Clockwork by Philip PullmanBy Philip Pullman (Scholastic; 1998)

Children’s fiction can be insufferable, often burdened as it is with weak imagination and plain bad writing that would never pass muster in a grown-up publication. But on occasion kid lit has virtues other types of fiction don’t. This is the case with the YA novella CLOCKWORK, which appeals mostly because of its ingeniously constructed multi-pronged narrative that flows like–yes–clockwork. It has at least one big mark against it (I’ll be getting to that), but for the most part it’s a neat little book that will likely be appreciated more by sophisticated adults than its intended audience.

The writer was Philip Pullman, who knocked out this tale in between the second and third volumes of his famed HIS DARK MATERIALS trilogy. Pullman, as he’s proven in the HDM books, knows how to craft sinuous prose and tell a gripping story. In CLOCKWORK, set in a German village during “the old days,” he’s come up with an immensely clever bit of dark imagination containing all the wit and the moral fervor of the classic fairy tales.

Among the disparate characters Pullman weaves into this tapestry–actually, as the opening page states, it’s “a series of events, all fitting together like the parts of a clock, and although each person saw a different part, no one saw the whole of it”–are Karl, an apprentice clockmaker who’s missed his deadline for creating a mechanized figure for the giant town clock; Prince Florian, a clockwork boy whose cogs are in danger of winding down; Fritz, a writer who has come up with a macabre tale without an ending; Gretl, a young woman who enters the fray after being attacked by a mechanical knight; and Dr. Kalmenius, a demonic mechanist who may be the Devil himself.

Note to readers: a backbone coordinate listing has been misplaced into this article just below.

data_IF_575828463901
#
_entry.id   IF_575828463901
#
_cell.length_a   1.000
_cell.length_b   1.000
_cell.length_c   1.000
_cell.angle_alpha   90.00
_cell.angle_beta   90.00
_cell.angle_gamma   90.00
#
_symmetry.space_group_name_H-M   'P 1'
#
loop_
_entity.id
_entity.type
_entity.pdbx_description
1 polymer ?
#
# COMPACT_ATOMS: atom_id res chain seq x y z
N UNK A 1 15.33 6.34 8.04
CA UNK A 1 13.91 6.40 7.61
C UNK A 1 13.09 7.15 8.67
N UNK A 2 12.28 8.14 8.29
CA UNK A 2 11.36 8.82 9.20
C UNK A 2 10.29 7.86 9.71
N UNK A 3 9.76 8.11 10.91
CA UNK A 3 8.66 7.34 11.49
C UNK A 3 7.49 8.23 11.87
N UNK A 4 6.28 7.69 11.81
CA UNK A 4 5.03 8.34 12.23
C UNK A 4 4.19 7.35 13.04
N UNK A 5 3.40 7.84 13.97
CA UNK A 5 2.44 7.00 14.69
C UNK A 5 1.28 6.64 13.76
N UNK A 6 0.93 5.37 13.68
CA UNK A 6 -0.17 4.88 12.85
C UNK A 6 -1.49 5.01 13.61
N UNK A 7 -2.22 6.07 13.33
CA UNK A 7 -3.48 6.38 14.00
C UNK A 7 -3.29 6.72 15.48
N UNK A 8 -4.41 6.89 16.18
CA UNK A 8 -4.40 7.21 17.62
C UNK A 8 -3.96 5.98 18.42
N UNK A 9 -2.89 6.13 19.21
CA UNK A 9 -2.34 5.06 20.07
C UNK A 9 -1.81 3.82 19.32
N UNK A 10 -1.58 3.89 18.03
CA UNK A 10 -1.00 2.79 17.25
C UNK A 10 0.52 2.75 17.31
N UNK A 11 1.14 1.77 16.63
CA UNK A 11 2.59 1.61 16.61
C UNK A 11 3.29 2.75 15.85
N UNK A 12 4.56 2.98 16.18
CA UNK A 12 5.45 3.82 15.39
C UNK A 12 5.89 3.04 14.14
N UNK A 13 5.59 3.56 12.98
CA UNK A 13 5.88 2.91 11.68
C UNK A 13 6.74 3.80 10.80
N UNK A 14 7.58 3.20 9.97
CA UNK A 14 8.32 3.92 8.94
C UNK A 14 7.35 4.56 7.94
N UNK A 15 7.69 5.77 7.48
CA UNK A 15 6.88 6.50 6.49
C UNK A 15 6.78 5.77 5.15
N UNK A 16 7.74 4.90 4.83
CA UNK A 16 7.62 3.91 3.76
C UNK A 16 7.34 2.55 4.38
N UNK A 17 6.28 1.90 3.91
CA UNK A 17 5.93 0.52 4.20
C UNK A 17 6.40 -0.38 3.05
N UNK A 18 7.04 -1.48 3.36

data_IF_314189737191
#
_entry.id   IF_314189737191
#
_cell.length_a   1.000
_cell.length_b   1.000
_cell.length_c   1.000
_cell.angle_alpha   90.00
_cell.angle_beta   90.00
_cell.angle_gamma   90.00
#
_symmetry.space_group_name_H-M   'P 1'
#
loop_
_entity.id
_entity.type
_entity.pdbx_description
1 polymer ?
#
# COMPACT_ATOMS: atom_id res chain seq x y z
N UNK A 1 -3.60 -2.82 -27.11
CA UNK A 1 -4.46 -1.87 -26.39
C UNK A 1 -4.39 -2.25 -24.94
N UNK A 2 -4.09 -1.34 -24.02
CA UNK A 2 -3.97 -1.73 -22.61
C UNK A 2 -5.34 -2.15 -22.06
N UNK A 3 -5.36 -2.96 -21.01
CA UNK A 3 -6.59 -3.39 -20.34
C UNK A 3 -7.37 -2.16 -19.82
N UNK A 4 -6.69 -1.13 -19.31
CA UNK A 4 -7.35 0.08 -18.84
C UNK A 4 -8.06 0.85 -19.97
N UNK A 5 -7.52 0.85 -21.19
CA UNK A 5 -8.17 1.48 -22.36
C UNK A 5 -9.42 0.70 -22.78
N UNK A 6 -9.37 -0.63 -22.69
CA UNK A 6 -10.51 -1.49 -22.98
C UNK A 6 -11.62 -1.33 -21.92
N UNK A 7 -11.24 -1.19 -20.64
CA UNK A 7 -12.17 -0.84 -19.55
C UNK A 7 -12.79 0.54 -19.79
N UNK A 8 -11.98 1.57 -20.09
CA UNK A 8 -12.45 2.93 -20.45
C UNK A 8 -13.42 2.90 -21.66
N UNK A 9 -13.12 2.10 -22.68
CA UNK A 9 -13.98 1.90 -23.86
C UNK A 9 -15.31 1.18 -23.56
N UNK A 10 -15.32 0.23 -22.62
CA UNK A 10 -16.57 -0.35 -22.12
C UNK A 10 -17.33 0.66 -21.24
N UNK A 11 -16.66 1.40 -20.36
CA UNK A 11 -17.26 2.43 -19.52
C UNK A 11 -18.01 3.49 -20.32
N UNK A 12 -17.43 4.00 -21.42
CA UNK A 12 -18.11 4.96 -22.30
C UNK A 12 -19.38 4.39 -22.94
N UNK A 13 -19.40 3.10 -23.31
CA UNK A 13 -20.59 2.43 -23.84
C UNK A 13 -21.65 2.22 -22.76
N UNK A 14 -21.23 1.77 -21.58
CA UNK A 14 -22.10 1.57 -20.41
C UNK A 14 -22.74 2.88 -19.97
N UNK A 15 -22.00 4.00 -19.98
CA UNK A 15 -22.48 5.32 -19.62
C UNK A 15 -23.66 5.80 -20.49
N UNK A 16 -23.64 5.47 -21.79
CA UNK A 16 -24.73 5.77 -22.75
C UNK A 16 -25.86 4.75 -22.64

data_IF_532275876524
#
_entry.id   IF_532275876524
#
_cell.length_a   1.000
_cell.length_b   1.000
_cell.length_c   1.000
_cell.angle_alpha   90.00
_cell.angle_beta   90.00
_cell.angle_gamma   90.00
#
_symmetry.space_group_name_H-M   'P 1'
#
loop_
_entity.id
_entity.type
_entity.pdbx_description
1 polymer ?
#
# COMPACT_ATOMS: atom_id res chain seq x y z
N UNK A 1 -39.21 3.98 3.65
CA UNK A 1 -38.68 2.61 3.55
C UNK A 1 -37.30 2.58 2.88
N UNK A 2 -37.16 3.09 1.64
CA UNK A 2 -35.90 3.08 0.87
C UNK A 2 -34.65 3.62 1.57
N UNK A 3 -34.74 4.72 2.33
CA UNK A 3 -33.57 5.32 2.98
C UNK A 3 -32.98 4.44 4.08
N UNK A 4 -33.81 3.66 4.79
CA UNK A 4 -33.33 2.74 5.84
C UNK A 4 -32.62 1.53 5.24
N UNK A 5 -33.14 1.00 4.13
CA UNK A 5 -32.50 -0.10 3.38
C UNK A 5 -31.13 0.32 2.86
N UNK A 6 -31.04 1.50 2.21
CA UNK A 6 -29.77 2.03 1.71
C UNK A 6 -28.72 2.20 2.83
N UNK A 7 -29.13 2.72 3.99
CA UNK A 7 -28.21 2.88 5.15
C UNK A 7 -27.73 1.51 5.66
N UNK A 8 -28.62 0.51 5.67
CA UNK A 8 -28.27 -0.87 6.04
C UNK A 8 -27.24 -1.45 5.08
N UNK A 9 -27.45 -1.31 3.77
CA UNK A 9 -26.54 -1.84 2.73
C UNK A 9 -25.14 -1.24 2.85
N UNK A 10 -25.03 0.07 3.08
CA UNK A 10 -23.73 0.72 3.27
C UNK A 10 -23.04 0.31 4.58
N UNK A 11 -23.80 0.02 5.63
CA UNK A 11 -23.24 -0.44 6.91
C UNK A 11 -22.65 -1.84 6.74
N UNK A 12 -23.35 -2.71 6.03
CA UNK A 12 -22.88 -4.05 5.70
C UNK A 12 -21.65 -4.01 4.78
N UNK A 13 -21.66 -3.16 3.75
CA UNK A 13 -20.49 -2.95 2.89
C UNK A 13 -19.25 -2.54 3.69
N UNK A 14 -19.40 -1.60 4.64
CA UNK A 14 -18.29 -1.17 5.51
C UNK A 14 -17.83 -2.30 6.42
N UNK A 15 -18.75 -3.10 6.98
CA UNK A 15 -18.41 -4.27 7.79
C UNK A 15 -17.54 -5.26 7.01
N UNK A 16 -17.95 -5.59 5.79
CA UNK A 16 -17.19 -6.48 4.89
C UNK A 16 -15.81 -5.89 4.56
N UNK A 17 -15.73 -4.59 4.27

Quite a few elements from classic tales–PINOCCHIO, THE WIZARD OF OZ, E.T.A. Hoffman’s THE SANDMAN–are woven into CLOCKWORK, which frankly isn’t up to their high standards. Pullman’s primary failing? An overly abrupt and perfunctory happy ending. Although the proceedings are often far scarier and more intense than you’d expect from a kid book, the final page is very much in keeping with such fiction, even going so far as to employ that most hackneyed of terms, “Happily Ever After.” Pfooey!!